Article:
Pat Patterson reveals that when Slaughter was born, he weighed twelve-pounds and the doctor had to pull him out by the chin, after which the doctor slapped his mother. At sixteen, Slaughter signed his first autograph as a member of a rock band, but the group broke up and Slaughter joined Verne Gagne’s wrestling camp where he got sent home after getting into a fight with the legendarily tough shooter Billy Robinson. Heading up to Vancouver, Slaughter took on the name ‘Beautiful’ Bobby, which didn’t last long, nor did a runs as ‘Bruiser’ Bob, ‘Big’ Bob or Super Destroyer Mark II. Finally as Sgt. Slaughter he got it right, and his 1981 Alley Fight with Patterson was easily the best match of his career, although Patterson makes sure to note that he had many other matches that were just as good. As a mark of the esteem in which he was held, Slaughter was invited to the White House by President Ronald Reagan (who gave him an American flag that hung at the house), President George Bush and President Bill Clinton, met President Jimmy Carter, and took pictures with and signed autographs for President Richard Nixon, and also has the distinction of having wrestled all four members of the Orton family, patriarch Bob, Sr., brothers ‘Cowboy’ Bob, Jr. and Barry, and third generation star Randy.
Slaughter puts his hat on to declare, “Good evening you maggots!”, talks about seeing all the old faces and being prepared to do it all over again, then tells a funny story about when he quit being ‘Beautiful’ Bobby (another ‘Superstar’ Billy Graham rip off) and sold all of his boas and colourful clothes to Jesse Ventura (“… and you still owe me $200!”). He talks about the honor of having something named after you, such as the Gorilla Position, Brisco Rules or the “Patterson Quick One”, and talks about his famous bump in the corner becoming known as the “Slaughter bump”. He moves on to his WWF debut where he asked “Vinny… Vince, Jr.… we call him ‘God’ now…” to play a tape of the U.S. Marine Corps hymn before his interview, and Vince, Sr. called it the greatest thing he’d ever seen. He says the greatest compliments he ever received in life were that he looked like his father and that he was reminiscent of fellow Hall of Famer Arnold Skaaland, thanks The Grand Wizard for being a teacher, and puts over his sister for teaching him how to fight, ending with thank yous to various family members, predicting WrestleMania XXX will take place on Mars (close enough), then finally dismissing himself. And that’s an order!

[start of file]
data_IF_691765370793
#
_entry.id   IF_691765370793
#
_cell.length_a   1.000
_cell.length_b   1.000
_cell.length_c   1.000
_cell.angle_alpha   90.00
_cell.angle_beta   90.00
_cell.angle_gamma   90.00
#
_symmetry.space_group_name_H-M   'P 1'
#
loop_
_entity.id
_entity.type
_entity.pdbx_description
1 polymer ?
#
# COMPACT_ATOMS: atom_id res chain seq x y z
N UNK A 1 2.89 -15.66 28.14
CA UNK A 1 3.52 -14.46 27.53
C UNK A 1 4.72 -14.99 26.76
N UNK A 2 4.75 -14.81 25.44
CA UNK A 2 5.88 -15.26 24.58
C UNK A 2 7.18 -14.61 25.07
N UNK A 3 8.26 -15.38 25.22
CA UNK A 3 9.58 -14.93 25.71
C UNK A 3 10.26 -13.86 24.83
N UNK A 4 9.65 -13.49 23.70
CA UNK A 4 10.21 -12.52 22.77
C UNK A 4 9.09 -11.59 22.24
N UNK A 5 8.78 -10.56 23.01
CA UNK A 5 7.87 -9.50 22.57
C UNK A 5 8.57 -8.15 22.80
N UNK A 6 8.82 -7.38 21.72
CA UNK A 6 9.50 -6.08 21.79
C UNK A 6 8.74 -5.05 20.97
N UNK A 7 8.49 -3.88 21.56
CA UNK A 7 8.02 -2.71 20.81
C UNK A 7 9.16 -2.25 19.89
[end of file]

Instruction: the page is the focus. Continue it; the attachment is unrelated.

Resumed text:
Bobby ‘The Brain’ Heenan